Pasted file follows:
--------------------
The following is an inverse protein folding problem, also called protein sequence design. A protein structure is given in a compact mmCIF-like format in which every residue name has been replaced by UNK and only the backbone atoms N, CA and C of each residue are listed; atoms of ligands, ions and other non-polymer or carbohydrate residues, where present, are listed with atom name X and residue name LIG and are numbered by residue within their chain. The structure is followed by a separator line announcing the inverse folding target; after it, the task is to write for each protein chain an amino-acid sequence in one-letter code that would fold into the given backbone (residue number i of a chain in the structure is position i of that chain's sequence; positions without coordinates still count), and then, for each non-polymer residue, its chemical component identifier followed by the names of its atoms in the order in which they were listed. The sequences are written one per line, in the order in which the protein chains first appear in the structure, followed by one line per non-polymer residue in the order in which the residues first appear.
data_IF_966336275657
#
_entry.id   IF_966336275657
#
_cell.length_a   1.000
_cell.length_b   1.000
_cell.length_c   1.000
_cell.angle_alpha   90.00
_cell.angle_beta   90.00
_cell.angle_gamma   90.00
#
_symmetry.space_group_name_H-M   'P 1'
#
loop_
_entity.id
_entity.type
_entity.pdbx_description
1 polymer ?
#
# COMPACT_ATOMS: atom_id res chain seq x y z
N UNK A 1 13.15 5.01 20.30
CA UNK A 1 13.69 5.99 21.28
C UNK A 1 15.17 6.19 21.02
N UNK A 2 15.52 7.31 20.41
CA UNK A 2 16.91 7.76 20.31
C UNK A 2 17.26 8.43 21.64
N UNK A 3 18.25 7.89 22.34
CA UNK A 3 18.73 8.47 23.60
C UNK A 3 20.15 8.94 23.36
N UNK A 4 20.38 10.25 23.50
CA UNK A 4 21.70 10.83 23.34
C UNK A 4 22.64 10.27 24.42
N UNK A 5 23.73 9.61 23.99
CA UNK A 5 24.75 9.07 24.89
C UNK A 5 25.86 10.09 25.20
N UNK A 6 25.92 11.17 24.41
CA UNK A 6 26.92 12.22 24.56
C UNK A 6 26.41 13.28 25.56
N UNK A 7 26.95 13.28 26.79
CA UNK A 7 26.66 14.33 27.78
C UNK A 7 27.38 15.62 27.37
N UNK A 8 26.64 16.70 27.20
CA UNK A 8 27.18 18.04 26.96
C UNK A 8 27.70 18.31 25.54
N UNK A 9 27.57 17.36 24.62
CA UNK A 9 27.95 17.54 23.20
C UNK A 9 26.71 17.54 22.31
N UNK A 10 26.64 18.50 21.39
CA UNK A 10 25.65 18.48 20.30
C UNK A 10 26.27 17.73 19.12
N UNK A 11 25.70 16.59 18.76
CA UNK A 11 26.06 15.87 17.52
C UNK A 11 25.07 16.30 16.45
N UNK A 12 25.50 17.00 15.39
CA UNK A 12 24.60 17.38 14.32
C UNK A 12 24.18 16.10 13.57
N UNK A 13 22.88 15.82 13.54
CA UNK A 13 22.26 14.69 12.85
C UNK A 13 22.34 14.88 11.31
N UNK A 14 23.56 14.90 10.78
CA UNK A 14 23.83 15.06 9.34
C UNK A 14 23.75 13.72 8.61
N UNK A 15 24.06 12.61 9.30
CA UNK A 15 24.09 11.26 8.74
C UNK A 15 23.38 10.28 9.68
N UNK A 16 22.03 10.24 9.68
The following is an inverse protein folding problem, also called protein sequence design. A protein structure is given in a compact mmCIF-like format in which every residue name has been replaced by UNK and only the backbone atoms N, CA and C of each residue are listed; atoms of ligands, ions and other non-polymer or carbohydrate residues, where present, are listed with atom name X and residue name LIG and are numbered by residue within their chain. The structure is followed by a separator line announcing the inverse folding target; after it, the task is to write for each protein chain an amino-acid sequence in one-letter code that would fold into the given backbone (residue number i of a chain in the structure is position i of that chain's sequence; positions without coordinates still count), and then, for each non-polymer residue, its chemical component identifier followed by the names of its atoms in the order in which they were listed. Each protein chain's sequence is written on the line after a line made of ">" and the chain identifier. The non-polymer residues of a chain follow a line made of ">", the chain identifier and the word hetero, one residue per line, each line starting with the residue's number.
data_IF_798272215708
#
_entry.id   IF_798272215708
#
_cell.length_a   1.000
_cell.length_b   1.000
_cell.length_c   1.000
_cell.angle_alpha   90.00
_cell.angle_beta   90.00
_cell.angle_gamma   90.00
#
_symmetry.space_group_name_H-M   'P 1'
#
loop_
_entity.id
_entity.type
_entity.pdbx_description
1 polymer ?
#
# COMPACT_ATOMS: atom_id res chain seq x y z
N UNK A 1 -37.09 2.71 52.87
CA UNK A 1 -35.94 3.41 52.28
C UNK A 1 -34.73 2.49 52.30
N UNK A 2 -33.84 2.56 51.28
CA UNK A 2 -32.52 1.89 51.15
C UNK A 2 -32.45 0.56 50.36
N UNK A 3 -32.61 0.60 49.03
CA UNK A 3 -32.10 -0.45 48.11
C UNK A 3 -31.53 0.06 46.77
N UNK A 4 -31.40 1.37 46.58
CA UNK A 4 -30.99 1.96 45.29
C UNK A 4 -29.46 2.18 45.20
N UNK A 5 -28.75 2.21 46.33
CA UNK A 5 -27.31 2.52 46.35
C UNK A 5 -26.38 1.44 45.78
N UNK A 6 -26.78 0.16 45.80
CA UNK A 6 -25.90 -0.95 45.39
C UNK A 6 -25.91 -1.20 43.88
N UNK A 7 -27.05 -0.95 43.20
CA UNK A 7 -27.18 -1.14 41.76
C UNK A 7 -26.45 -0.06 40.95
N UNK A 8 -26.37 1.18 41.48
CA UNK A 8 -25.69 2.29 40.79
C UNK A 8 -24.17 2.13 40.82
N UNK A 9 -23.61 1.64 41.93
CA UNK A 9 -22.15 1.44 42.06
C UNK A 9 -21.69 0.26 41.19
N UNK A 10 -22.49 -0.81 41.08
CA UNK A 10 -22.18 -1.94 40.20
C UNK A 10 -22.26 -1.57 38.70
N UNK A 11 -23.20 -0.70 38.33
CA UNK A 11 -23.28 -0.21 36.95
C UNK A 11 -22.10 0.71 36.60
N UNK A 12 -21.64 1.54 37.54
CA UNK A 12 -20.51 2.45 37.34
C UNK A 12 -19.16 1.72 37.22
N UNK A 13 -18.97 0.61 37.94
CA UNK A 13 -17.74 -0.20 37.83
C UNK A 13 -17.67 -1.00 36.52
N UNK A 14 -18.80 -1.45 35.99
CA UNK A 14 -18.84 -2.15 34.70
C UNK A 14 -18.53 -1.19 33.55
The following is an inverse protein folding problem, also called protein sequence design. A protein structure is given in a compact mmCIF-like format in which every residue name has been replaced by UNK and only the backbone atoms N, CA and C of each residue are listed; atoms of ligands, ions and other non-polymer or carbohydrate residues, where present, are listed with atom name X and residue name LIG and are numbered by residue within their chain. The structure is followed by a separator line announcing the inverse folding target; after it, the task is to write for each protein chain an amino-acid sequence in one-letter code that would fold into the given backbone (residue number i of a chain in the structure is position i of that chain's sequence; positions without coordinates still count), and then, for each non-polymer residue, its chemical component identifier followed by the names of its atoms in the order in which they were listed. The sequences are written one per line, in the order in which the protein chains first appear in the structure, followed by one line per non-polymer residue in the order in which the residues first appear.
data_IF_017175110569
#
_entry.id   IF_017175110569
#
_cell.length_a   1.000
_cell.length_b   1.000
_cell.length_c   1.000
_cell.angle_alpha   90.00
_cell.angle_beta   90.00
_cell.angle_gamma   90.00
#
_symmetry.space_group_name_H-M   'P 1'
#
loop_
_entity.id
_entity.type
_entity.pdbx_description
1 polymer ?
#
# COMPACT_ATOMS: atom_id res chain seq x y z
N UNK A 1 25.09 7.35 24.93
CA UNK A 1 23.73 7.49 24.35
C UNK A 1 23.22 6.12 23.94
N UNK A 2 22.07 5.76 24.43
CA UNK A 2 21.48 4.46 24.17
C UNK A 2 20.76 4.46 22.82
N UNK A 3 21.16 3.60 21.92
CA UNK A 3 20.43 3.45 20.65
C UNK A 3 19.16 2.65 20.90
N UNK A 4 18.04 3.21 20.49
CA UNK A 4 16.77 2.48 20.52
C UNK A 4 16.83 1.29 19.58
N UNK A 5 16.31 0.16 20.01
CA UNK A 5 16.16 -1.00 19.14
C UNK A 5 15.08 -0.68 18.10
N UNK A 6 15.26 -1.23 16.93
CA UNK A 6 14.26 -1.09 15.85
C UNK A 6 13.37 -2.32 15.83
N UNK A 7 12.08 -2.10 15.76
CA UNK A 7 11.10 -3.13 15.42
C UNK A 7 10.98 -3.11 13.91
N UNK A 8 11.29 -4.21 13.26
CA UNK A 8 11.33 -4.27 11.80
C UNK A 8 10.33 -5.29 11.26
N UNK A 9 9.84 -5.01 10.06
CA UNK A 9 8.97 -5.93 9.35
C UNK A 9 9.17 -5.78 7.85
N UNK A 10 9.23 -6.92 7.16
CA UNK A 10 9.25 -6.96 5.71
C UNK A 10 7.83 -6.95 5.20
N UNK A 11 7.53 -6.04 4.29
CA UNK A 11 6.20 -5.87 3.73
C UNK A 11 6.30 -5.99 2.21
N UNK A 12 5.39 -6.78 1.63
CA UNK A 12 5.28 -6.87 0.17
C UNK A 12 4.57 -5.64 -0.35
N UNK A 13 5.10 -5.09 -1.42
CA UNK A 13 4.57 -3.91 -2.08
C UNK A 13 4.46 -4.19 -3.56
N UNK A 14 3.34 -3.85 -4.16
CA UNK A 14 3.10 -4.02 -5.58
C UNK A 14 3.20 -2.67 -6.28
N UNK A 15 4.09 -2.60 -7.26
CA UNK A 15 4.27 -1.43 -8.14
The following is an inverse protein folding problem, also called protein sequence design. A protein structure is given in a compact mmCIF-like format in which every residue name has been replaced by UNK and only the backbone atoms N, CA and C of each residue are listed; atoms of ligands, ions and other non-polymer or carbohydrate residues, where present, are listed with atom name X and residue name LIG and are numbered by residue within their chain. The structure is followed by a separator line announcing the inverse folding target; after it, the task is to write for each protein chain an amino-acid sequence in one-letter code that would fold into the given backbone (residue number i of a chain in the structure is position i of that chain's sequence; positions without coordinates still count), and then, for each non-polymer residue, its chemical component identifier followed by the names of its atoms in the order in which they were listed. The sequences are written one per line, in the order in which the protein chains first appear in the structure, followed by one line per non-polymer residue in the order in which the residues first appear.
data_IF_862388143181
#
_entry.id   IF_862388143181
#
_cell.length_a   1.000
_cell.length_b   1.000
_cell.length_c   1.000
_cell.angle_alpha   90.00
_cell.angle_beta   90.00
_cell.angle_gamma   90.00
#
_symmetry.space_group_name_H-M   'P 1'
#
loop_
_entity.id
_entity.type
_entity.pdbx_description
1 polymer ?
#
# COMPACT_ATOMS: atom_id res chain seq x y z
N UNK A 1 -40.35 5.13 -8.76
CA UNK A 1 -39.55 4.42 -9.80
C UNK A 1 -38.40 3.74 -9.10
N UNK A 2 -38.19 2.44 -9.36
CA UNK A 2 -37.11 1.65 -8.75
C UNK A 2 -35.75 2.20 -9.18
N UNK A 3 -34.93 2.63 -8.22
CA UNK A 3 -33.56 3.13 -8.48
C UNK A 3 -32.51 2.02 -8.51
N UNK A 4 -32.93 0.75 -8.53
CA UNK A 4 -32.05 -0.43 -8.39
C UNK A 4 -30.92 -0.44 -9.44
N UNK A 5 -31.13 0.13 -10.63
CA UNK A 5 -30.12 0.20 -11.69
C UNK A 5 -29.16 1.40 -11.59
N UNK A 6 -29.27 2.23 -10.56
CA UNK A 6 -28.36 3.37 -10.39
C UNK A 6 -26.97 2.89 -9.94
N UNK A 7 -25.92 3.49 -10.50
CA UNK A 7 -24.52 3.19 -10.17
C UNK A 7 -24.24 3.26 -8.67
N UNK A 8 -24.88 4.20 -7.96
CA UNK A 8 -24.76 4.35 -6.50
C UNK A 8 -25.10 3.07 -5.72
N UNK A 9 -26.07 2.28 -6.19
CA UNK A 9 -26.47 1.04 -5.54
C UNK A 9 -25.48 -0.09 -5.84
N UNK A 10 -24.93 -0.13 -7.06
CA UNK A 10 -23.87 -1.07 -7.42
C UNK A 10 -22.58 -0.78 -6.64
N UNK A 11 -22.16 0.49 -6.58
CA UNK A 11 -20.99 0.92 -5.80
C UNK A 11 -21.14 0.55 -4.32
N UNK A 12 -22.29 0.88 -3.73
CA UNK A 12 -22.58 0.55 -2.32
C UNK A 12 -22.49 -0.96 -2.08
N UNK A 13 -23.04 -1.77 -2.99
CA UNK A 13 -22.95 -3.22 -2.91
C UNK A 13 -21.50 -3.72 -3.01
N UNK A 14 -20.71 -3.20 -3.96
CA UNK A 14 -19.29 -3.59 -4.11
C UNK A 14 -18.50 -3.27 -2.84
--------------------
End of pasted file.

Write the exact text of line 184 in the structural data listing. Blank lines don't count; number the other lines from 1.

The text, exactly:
C UNK A 11 6.30 -5.99 2.21